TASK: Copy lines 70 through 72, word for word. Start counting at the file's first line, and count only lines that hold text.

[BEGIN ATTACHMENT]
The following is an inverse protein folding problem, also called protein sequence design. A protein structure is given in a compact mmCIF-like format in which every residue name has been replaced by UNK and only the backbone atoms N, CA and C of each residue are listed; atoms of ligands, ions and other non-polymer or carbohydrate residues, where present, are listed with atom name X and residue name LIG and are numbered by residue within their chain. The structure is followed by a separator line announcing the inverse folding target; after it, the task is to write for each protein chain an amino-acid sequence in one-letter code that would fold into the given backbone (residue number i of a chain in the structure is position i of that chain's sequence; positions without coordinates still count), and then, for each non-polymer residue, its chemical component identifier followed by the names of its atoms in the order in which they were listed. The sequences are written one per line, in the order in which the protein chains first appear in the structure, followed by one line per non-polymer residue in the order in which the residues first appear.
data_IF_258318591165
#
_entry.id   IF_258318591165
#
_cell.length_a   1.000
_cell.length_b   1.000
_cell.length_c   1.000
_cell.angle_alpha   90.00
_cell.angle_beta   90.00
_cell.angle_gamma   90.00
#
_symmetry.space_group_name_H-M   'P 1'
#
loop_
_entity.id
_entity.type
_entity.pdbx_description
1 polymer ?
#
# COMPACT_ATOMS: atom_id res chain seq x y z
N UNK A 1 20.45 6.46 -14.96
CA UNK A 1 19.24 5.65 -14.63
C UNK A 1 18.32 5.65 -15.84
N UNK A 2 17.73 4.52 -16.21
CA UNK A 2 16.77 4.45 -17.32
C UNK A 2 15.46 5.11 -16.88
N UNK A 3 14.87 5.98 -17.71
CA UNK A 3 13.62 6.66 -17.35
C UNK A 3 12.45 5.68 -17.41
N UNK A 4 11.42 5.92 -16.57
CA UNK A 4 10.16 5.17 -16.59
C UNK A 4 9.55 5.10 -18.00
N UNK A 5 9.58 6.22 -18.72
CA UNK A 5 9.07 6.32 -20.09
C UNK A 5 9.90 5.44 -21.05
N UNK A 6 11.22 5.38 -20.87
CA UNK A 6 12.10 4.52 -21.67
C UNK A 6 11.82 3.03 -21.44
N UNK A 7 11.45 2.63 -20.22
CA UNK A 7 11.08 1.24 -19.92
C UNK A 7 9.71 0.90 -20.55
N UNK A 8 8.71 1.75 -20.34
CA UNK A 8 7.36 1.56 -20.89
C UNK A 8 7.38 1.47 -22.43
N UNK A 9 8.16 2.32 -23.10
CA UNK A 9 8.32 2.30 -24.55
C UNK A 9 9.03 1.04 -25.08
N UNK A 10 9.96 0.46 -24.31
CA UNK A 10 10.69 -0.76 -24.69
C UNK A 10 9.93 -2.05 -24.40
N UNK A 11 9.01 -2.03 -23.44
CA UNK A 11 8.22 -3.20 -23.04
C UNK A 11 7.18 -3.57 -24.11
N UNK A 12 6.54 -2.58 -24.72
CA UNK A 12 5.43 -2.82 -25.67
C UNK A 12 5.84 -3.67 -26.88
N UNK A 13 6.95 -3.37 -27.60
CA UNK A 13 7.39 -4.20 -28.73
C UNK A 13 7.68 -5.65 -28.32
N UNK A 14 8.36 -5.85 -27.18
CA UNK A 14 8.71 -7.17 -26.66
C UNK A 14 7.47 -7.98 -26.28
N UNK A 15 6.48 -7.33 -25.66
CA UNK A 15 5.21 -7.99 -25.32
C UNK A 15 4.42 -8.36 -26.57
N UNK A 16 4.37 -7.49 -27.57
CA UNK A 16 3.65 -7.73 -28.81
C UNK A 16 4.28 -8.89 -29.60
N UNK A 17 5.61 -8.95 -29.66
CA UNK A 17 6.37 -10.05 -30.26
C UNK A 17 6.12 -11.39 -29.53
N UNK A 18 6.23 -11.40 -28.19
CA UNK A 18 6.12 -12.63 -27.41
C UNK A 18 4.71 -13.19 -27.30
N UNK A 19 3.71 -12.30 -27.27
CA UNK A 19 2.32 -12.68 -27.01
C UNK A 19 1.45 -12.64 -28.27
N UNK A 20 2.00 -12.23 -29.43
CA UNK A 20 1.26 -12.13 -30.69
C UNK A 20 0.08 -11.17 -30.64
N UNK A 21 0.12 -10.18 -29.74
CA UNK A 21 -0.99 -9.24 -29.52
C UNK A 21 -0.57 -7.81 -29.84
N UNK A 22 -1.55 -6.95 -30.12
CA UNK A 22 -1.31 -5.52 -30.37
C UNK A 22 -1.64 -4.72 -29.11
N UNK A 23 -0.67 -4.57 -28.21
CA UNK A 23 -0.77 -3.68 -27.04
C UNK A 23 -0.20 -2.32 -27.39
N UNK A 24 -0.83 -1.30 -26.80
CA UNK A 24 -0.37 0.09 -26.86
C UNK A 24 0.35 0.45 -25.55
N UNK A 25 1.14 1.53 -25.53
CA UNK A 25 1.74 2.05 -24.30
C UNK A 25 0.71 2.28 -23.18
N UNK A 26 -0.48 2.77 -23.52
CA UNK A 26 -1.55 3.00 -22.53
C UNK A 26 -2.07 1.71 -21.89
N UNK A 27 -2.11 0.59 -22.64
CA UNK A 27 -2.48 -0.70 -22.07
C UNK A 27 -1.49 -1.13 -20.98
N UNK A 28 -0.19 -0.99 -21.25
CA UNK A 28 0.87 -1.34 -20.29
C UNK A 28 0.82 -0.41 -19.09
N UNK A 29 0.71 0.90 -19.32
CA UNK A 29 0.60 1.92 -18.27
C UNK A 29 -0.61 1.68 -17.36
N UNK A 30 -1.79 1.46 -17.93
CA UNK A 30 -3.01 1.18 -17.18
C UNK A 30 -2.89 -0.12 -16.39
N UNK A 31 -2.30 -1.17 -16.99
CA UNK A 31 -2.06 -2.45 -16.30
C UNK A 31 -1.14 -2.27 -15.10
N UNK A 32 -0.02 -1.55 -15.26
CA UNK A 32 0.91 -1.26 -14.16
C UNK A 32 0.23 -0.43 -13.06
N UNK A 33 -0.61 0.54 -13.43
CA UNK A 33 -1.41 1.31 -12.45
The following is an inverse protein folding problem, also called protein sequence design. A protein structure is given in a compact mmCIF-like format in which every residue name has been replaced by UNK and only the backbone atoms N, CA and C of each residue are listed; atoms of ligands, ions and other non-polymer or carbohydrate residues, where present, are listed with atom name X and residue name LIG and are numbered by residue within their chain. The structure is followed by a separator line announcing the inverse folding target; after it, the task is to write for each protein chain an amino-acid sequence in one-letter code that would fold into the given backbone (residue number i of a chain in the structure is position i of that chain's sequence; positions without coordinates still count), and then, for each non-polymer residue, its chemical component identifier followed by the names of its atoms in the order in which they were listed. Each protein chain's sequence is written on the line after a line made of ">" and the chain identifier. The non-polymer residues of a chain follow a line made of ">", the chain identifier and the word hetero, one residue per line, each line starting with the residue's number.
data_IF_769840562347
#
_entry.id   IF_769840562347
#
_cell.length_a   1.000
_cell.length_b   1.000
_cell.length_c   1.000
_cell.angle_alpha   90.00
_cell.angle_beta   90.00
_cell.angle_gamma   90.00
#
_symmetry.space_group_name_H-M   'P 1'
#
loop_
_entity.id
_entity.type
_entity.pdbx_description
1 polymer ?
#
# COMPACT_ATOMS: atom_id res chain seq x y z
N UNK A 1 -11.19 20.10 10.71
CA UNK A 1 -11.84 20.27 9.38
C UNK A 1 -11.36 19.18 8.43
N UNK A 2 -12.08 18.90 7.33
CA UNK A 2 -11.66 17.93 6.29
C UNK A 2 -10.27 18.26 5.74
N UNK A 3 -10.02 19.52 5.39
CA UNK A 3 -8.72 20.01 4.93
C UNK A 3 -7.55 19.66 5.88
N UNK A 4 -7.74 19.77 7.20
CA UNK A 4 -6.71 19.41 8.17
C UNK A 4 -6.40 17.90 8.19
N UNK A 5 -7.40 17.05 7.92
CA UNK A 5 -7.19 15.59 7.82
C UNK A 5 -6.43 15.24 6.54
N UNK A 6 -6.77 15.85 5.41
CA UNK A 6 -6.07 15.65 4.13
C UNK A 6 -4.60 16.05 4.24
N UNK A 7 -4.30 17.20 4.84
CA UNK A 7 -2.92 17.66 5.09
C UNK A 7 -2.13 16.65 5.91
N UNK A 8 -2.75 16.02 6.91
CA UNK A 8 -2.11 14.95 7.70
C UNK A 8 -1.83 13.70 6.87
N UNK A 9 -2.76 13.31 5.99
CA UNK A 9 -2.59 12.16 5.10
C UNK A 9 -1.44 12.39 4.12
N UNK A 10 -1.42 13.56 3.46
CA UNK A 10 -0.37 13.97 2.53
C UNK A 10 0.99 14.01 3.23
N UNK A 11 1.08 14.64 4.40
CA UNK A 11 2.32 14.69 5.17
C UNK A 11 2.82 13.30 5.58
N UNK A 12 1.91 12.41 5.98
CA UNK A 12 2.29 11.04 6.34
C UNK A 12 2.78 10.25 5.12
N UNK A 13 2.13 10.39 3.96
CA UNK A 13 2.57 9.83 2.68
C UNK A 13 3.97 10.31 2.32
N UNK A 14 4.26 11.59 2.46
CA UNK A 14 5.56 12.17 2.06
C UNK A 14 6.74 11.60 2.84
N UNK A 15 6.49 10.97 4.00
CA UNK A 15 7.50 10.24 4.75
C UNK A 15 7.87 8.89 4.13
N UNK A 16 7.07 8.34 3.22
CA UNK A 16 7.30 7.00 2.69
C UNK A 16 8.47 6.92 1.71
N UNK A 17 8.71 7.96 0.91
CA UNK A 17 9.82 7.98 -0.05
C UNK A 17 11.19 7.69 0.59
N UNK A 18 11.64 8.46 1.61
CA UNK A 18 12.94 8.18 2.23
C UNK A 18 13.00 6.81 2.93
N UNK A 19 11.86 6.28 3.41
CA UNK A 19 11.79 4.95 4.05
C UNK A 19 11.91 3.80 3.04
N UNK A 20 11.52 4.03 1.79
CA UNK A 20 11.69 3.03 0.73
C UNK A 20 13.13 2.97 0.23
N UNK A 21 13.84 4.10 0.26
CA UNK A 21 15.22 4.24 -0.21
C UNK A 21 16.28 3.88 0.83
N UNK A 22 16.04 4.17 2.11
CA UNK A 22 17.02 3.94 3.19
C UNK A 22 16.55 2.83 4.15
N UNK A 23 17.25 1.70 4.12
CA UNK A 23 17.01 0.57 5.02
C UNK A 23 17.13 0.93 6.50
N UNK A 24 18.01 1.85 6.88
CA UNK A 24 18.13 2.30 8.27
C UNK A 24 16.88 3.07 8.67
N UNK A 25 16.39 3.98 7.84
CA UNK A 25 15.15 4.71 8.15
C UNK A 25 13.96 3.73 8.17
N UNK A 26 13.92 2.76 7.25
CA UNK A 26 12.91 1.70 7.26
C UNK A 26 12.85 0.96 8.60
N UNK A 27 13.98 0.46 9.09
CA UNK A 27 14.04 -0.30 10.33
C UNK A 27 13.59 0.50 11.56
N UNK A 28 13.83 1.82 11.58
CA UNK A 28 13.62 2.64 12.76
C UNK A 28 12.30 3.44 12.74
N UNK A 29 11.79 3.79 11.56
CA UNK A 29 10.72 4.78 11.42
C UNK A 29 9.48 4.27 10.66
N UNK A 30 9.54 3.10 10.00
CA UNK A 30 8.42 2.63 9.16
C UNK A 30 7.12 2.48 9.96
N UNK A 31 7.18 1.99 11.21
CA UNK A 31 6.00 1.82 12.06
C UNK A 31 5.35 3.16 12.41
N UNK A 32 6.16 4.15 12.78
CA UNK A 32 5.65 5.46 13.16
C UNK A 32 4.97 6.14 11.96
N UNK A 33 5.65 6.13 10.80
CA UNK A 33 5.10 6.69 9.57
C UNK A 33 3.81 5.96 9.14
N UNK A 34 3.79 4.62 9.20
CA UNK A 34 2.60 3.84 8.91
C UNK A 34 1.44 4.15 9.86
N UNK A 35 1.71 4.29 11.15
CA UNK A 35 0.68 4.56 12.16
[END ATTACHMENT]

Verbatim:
N UNK A 17 5.61 -8.95 -29.66
CA UNK A 17 6.37 -10.05 -30.26
C UNK A 17 6.12 -11.39 -29.53